3 Replies Latest reply on Nov 21, 2012 4:29 AM by Mylenium

    Help! Very long project

    danolds Level 1

      Here's the deal:  I mounted a dashboard camera for a long drive from Salt Lake City back to Portland, Oregon. (I was attending the SC12 supercomputing conference there last week.) I shot the raw video in 1080p at fairly high quality - meaning that each 16GB card held about 2 hours of video. What I'd like to do is to pin all of the video together, speed it up, add some titles, and have a fun feature showing the trip.


      However, the video image is pretty shaky. I've found that the Warp Stabilizer does a great job of removing and tamping down the shaking - but takes an incredibly long time to process even on a fast machine. Here's what I'm working with on the system side:


      1. Dual Intel 5690 CPUs (6 core each, 3.46 GHz)

      2. Dual NVIDIA 590 GPUs

      3. 24 GB RAM

      4. Dual SSDs

      5. Windows 7, 64 bit

      6. Adobe Creative Cloud (Premiere, AfterEffects, etc.)

      7. This system can be devoted to processing this project for a least a week or two


      I know my way around Premiere, but don't have any experience with AfterEffects. But from what I'm reading, it seems like AE might do a faster job of applying stablization.


      The raw video is broken up into 45 separate files that total 75 GB. Most of the files are 1.99 GB.


      So how should I approach this project? The alternatives that come to mind are:


      1. Apply warp stabilization in AE to each file individually and then export them to a (big) Premiere project. I'd then do the time speed up, titles, in Premiere.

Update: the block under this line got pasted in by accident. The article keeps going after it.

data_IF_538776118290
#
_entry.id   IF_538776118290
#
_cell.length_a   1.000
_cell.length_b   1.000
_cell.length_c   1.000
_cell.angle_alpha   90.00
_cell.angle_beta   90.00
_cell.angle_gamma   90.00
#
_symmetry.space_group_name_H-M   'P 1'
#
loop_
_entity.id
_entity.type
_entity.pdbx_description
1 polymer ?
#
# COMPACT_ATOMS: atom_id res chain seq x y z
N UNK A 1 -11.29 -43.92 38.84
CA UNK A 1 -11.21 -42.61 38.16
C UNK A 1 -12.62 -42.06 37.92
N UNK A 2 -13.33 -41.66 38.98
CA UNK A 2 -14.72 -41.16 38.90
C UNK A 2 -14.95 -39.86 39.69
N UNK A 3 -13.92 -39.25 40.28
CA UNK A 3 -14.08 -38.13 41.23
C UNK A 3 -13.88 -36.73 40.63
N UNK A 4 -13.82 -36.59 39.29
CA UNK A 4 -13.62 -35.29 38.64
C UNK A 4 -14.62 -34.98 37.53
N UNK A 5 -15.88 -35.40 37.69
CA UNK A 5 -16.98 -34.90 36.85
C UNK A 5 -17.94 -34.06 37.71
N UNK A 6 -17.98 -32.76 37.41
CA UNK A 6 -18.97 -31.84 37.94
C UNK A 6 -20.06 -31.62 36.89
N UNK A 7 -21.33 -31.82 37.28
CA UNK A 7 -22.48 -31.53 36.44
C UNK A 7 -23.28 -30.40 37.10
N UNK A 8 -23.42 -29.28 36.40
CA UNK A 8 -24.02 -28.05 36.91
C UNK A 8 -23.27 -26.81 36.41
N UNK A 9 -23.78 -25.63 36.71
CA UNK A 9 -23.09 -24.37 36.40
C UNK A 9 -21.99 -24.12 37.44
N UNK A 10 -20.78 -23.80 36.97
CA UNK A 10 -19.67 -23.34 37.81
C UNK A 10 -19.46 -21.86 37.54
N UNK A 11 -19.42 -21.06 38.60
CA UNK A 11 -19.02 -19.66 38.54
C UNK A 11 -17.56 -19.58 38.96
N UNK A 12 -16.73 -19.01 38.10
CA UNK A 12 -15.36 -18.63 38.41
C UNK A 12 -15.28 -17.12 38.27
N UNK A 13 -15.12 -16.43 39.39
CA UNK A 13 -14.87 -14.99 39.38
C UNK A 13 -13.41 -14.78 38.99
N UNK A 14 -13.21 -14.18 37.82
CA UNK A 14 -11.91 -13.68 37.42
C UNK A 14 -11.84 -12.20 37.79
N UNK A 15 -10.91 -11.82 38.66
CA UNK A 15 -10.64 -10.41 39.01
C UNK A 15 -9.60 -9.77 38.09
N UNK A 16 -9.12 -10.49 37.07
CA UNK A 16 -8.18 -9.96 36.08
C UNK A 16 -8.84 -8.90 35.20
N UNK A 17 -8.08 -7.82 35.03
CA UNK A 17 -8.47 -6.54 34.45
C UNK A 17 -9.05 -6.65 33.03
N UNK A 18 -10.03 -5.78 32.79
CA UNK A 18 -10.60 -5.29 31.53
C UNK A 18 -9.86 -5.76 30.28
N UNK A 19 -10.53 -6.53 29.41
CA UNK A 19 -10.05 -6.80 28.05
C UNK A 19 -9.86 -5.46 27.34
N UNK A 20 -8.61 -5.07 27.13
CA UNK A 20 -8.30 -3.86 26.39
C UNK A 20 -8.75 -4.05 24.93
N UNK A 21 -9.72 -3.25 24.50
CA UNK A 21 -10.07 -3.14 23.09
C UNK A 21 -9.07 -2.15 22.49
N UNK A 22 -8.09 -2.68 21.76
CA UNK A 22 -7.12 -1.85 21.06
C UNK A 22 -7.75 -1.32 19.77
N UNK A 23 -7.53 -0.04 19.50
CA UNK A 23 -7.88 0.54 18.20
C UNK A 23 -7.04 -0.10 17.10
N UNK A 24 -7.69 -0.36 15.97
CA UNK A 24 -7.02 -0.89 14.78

2. Pin chunks of the trip together in Premiere, speed them up, and then export them to AE to remove jitter. Send them back to Premiere to add titles and render.


      Or is there a better way to do it? Something else I should try?


      I'd really apppreciate any suggestions or ideas as I've never done anything this big before. Thanks in advance.....

        • 1. Re: Help! Very long project
          Dave LaRonde Level 6

          Ugh.  You're caught between a rock and a hard place on this one.  If you speed up the video, Warp Stabilizer may not do a great job.  If use Warp stabilizer on all the video, you unnecessarily eat up storage.


          I propose a test: find a particularly bumpy section of video, speed it up in Premiere, then export the video (no Dynamic Link on this!) to AE & stabilize.  If it looks okay, there's your workflow.


          Warp Stabilizer isn't at its best when dealing with footage that has had its duration altered; hence the export from Premiere.

          • 2. Re: Help! Very long project
            Rick Gerard Adobe Community Professional & MVP

            I would time compress the footage first grabbing just enough frames to complete your video. Do the rough editing in Premiere.


            Say your trip took 10 hours (about the average time for the drive.) Cut out any stops along the way so you have just driving. Do the math and change the length of the video in Premiere. If you are going to take 10 hours to 3 minutes then you won't have to worry about stabilizing anything. There's going to be so many frames removed that it won't make a difference.


            This would have been a better project for timelapse. I've done timelapse for about 40 years. As long as the camera stays pointed generally toward the horizon you'll have a good result. Stabilizing for time compression more than 50% is a waste of time so unless you're planning to make a 5 hour film just drop the clips in PPro, cut out the really bad stuff, then drag that sequence into another sequence and grab the right edge of the nested sequence and drag it to the left.

            • 3. Re: Help! Very long project
              Mylenium Most Valuable Participant

              As Rick said, the measures to take will depend on the amount of speedup. If this is going to be some 10 minute video, I'd forego any stabilization - there will be so radicasl and rapid changtes, anyway, any jumping in positions will appear natural. For anything longer, you should do a gut first. Not only will it spare you from stabilizing footage you throw away later, but it's also pretty much a requirement for the warp stabilizer if you want the solution to be reasonably contiguous. If you did this in segments, there would be notable jumps at the edits because the warping is arbitrary for any segment.